police reform

Columbus Council members Emmanuel Remy and Shayla Favor, Mayor Andrew Ginther, and members Elizabeth Brown and Rob Dorans at an October press conference.
Columbus City Council / Facebook

Columbus City Council held a meeting Monday to outline its public safety plans ahead of budget deliberations.

Columbus Police confront protesters at a demonstration downtown on June 2, 2020.
Paige Pfleger / WOSU

Columbus residents voted overwhelmingly last week to add more oversight of police. Issue 2, which passed with about 74% of the vote, creates a new Civilian Review Board and an inspector general for the Columbus Division of Police. 

Voters this week had their say on what police reform would look like, approving dozens of measures that will begin shaping policies at departments across the country.

Franklin County Prosecutor Ron O'Brien giving closing arguments in the case of Quentin Smith, who killed two Westerville Police officers, on Oct. 31, 2019.
Fred Squillante / Pool/Columbus Dispatch

Long-time Republican prosecutor Ron O'Brien lost his bid for a seventh term. O'Brien conceded the race early Wednesday morning to Democratic retired judge Gary Tyack.

Lion statue in front of Columbus Division of Police Central Headquarters.
David Holm / WOSU

Columbus residents strongly approved the creation of a Civilian Review Board to carry out independent investigations of police misconduct, as well as the appointment of an inspector general for the Columbus Division of Police. With 100% of precincts reporting on election night, a clear majority voted in favor of the issue.

Franklin County Prosecutor Ron O'Brien, right, speaks alongside Cincinnati Police Chief Eliot Isaac, left, during a news conference to discuss cases linked to Samuel Little, Friday, June 7, 2019, in Columbus.
John Minchillo / Associated Press

No-knock warrants have gotten a lot of attention – most notably in the death of Breonna Taylor, who was killed in March during a shootout between her boyfriend and police in Louisville, Ky.

A Columbus Police officer aims a pepper spray cannister at a protester's face on May 30, 2020.
Katie Forbes / Kforbesphotography

The killing of Minneapolis man George Floyd in May sparked protests across the nation. Since his death, there’s been a stream of Columbus demonstrations demanding police reform.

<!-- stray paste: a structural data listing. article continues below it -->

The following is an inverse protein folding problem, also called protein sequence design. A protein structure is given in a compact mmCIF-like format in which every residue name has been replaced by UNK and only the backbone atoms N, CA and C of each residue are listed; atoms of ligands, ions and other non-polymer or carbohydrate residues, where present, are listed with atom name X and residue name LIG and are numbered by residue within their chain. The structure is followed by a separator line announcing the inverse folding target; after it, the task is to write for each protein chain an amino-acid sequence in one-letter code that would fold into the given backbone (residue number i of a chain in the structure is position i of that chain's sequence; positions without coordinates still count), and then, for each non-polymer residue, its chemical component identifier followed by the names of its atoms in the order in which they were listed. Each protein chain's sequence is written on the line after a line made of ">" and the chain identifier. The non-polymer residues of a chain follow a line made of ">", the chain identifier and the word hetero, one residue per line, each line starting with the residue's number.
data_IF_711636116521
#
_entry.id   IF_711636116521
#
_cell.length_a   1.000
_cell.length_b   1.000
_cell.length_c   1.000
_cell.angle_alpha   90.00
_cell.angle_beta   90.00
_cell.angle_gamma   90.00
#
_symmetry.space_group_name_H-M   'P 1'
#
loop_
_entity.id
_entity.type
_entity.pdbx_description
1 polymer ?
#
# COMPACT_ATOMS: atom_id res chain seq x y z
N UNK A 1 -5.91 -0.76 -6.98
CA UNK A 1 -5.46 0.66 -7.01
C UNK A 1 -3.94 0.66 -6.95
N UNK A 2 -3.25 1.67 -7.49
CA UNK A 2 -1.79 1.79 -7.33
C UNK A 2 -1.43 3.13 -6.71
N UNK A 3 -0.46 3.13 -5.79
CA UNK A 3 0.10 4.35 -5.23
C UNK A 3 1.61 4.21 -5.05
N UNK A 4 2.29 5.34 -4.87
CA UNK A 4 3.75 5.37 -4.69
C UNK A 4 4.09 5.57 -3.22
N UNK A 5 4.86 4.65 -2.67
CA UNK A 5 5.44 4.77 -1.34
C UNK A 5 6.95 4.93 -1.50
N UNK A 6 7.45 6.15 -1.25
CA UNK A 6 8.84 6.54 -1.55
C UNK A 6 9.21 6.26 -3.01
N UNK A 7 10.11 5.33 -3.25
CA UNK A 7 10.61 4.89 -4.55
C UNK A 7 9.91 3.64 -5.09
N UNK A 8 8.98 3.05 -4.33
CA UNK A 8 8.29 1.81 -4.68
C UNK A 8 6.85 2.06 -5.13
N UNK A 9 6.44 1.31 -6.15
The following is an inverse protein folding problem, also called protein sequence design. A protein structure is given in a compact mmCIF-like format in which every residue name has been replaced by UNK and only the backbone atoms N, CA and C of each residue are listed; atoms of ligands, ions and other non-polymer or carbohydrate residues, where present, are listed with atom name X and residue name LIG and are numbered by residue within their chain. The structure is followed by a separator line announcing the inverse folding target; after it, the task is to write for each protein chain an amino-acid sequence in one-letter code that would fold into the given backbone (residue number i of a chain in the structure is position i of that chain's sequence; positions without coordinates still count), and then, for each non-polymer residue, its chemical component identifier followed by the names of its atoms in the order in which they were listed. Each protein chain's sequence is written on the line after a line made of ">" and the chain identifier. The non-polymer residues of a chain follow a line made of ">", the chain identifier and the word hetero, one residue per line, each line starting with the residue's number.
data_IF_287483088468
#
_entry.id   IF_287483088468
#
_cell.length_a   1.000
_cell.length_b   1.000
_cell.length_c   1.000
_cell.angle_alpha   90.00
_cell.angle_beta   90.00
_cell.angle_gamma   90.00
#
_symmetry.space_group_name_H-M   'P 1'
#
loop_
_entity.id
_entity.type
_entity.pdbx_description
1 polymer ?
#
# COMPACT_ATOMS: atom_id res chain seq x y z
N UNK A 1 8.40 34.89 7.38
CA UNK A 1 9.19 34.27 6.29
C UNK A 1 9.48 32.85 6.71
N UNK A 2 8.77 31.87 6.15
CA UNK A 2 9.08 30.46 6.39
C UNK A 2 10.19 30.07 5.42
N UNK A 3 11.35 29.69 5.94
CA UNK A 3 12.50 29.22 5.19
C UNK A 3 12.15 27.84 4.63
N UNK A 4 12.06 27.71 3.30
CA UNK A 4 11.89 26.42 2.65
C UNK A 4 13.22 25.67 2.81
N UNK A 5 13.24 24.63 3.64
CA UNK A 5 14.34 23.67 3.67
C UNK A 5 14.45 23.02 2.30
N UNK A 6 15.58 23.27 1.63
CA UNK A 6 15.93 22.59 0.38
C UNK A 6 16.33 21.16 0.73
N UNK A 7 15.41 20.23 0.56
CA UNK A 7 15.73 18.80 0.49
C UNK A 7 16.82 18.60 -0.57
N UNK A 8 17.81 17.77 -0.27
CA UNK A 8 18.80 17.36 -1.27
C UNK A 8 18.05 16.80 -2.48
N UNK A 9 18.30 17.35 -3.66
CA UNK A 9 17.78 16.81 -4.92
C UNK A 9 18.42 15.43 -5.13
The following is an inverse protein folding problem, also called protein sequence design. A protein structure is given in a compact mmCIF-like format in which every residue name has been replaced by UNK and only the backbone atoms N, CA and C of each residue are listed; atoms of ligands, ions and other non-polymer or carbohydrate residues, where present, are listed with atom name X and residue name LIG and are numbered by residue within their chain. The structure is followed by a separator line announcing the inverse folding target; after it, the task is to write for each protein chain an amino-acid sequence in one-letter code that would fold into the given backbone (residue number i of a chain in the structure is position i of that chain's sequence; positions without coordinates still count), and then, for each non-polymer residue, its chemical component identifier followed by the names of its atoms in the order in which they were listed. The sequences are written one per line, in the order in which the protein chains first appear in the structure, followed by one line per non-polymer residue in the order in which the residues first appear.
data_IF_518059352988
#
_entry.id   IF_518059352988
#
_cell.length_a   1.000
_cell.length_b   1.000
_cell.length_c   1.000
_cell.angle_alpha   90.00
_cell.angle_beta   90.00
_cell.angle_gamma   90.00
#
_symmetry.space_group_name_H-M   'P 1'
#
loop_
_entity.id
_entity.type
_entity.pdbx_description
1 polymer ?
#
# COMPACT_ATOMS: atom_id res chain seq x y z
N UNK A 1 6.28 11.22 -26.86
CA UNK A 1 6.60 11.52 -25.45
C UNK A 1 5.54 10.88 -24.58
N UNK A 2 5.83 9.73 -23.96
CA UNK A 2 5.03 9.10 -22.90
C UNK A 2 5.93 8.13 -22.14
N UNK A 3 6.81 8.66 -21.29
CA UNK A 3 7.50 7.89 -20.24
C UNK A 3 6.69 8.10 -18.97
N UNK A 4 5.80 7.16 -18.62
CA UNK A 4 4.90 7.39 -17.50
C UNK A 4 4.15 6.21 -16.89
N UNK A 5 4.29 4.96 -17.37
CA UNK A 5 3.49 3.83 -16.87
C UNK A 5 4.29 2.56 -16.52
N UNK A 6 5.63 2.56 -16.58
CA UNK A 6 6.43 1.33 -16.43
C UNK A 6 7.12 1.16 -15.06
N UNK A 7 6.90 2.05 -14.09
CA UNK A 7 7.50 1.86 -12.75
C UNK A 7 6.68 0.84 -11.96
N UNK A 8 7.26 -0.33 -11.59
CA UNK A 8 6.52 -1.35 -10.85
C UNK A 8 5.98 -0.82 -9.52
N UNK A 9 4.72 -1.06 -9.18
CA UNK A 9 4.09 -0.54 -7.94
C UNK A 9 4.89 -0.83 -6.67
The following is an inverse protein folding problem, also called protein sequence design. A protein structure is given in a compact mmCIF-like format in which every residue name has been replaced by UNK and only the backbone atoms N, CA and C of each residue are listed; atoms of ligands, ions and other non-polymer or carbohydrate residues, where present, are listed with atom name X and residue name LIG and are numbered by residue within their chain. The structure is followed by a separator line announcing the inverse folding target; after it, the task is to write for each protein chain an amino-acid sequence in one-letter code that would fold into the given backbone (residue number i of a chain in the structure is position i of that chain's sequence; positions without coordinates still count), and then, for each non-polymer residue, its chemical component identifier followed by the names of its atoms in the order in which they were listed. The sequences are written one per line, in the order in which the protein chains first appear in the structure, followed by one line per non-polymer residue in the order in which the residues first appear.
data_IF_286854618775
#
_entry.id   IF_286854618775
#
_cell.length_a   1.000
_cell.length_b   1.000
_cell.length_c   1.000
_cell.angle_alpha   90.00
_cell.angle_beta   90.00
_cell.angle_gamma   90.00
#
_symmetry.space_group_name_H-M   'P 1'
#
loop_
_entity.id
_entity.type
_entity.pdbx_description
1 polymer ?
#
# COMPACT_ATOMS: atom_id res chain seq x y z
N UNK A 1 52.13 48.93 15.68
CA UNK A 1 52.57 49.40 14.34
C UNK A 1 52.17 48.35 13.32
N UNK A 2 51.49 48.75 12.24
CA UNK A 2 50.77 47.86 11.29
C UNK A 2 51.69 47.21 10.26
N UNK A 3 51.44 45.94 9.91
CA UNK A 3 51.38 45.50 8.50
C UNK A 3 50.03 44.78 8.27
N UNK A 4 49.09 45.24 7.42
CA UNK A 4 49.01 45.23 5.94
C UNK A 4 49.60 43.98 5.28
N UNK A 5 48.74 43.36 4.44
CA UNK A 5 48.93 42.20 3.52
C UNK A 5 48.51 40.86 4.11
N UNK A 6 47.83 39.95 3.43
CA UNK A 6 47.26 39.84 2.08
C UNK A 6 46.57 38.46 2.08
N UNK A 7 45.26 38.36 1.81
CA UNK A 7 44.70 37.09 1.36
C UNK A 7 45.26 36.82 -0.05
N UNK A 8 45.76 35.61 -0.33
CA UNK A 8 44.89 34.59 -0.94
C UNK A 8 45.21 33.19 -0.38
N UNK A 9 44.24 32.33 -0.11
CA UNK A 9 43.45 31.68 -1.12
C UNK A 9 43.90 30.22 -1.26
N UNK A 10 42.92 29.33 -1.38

Police Reform

Oct 2, 2020
A protester holds up a sign saying "Defund the police" on June 6, 2020, in New York.
Ragan Clark / Associated Press

This episode originally aired Sept. 22, 2020.

Calls for police reform sparked by the police killings of George Floyd and Breonna Taylor have echoed in cities and statehouses across the country.

Adora Namigadde

Protesters gathered outside the Ohio Statehouse on Wednesday evening after a grand jury charged one Louisville Police officer in the botched narcotics raid that led to Breonna Taylor's death.

Protesters on the sidewalk of the Ohio Statehouse face Columbus Police officers, who stood in the middle of High Street, on June 1, 2020.
Paige Pfleger / WOSU

An Ohio board is developing a statewide standard for police departments to follow when dealing with mass protests.

Police in riot gear in front of a protest at the Ohio Statehouse.
Jo Ingles / Statehouse News Bureau

Columbus City Council on Monday decided to table proposed restrictions on the police department's use of military equipment and non-lethal weapons like tear gas.

Columbus Police confront protesters at a demonstration downtown on June 2, 2020.
Paige Pfleger / WOSU

An independent review of complaints against Columbus Police during this summer's protests found that the vast majority of excessive force allegations were unprovable due to lack of evidence or an inability to identify officers.

Paige Pfleger / WOSU

This is part two of a two-part series about race inside Columbus Division of Police. Read part one here

Editor’s Note: This story has been updated to include comments from Columbus Public Safety Director Ned Pettus, who oversees the Columbus Division of Police. He was interviewed prior to publication, but his comments were erroneously not included in the original story.

The police shooting of Jacob Blake in Kenosa, Wis., resonated with Roy Divine, who grew up 30 miles from the Milwaukee suburb, but says it "didn't feel that different" than the police killing of George Floyd that sparked nationwide protests earlier this summer.

A Columbus Police officer speaks to protesters during demonstrations over police brutality and racism.
Paige Pfleger / WOSU

This is part one of a two-part series about race inside the Columbus Division of Police. Read part two here.

Editor’s Note: This story has been updated to include comments from Columbus Public Safety Director Ned Pettus, who oversees the Columbus Division of Police. He was interviewed prior to publication, but his comments were erroneously not included in the original story.

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